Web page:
Like all of Alison Weir's books, this is both informative and accessible. The reader doesn't need any previous knowledge. Not a text book, but not a novel, this is just an entertaining book that happens to be true.
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42 of 44 people found the following review helpful
5.0 out of 5 stars Herstory!, 20 Nov 2002
By A Customer
Alison Weir has a great talent for weaving factual information into a good story. Packed with historical references and material, this masterful account of the six wives of Henry VIII is not only painstakingly researched, but is a really good yarn!
This book challenges the stereotypes of the six queens and brings each character to life with contemporary sources. Too often we see the wives portrayed as the Barren, the conniving Harlot, the saintly Mother, the Ugly, the Adulteress, and the sedate Widow. This book gives us insights into the characters and impact of the queens, and certainly opened my eyes.
I would recommend this book to anyone interested in Tudor history, womens' history or a good story. All the good tales are based in truth.
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39 of 41 people found the following review helpful
5.0 out of 5 stars Try it - you will not put it down, 18 July 2000
By A Customer
This was the first book I read by Alison Weir - and I so liked it that, since then, I have read all others !
The author as a way of being entertaining while sticking strictly to historical sources that makes the read very enjoyable: there is no feeling (and no need, in her books) of a romanced approach - reality is far more exciting that fiction.
This book is, in fact, about Henry VIII and his evolution during his reign. The description of the different "compartments" of Henry VIII's matrimonial life are interesting in that they each correspond to a different era in his reign - and of Court life and customs. I hadn't realised before that his first marriage, with Catherine of Aragon, lasted as long as all others together.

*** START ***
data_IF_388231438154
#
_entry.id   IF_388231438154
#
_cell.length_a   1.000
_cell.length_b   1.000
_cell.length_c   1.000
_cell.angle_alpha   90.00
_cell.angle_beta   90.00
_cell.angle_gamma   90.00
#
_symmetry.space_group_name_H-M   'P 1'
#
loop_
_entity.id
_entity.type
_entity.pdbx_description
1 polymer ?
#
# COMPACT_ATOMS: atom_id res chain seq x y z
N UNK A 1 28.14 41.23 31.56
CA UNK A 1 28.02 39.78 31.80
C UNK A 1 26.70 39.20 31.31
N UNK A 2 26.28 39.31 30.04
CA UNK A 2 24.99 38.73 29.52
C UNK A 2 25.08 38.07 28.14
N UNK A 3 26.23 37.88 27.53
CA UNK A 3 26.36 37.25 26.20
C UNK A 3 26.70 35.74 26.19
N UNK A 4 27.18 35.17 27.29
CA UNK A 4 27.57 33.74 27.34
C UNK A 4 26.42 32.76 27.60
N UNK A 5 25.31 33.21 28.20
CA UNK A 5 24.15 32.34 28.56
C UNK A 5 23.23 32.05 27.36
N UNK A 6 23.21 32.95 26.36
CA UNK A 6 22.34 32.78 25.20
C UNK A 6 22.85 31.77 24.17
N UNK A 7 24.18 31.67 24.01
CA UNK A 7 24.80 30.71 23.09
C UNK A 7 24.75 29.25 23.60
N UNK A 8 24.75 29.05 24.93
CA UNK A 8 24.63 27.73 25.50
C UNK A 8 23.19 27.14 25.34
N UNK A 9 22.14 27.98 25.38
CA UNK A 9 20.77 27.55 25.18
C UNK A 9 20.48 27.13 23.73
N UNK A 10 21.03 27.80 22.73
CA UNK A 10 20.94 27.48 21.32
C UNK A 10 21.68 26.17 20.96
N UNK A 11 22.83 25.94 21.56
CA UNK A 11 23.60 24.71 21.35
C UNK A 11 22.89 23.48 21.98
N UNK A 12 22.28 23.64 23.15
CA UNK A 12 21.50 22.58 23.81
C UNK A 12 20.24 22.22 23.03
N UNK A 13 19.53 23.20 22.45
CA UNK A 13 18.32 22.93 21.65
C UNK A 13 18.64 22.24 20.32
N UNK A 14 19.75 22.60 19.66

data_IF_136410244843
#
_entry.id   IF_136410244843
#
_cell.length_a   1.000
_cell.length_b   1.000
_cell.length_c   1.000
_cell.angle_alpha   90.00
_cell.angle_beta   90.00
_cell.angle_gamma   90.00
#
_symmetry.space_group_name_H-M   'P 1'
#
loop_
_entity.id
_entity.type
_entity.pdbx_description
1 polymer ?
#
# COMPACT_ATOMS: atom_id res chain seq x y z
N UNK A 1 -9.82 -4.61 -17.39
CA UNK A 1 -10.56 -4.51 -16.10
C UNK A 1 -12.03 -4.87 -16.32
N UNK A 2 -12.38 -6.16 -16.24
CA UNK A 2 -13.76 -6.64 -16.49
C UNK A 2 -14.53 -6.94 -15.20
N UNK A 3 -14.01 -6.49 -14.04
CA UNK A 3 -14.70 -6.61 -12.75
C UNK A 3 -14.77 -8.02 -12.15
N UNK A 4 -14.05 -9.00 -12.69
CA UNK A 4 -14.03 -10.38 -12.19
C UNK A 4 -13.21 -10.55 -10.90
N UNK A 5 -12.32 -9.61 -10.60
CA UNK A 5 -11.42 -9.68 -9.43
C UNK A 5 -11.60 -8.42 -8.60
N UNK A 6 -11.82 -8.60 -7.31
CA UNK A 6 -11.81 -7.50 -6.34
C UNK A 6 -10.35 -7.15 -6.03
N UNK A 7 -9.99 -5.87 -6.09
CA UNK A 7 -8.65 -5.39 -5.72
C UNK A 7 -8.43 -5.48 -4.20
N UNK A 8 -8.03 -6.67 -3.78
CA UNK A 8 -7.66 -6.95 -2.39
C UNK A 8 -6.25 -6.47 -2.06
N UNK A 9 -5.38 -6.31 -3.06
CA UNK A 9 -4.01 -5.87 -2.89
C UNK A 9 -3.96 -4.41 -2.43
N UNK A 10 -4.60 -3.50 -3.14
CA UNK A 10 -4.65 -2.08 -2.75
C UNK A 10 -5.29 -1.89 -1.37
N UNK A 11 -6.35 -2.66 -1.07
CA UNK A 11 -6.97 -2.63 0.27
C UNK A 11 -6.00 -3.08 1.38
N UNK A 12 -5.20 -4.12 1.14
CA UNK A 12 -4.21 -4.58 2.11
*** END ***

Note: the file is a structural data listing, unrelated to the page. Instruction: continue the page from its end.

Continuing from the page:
A very good and easy read, which I strongly recommend.
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10 of 10 people found the following review helpful
5.0 out of 5 stars totally rivetting, 30 July 2001
I thought this was one of the best history books I have ever read-the Tudor court comes alive and even though you know the story, it's impossible to put it down! Alison Weir tells us where surviving artefacts, buildings etc can be found and makes you want to dash across the country to see them for yourself. A vanished world, vividly brought to life.
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22 of 23 people found the following review helpful
5.0 out of 5 stars History comes to life, 12 Jan 2001
I am a true and avid fan of Alison Weir.I have read all her books and feel that history has come alive once again. I had that feeling as a chlid,she makes all her figures so real,the detail of their lives,the relationships,the passion and the tragedy.
The past becomes a place where one wants to visit and even stay a while,in order to get to know the characters. This is the stuff of good writing which makes for great reading. Buy and read anything by her,Children of England is especially good. But the 6 wives is one of the best I have read and re-read in a long time
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13 of 14 people found the following review helpful
2.0 out of 5 stars An exhaustive account but beware of unverified accounts and factual errors, 7 Oct 2011
This review is from: The Six Wives Of Henry VIII (Paperback)
As much as I enjoyed reading this book, I think that Weir sometimes lacks the flair, written vivacity and the wit that other writers such as Starkey, Fraser and (dare I say it!) even Denny are able to postulate. I say this because I personally felt that it was difficult to concentrate and persevere at times due in part though I must acknowledge to the sheer volume of the book but also due to the lack of conviction and persuasiveness of the arguments conveyed which I have noted in other works.

Another major downfall for me (and I do consider this to be a downfall, especially in a work of someone who is reputed to be an accomplished historical writer), the almost complete reliance on secondary accounts, and the failure to challenge their authenticity and their motives.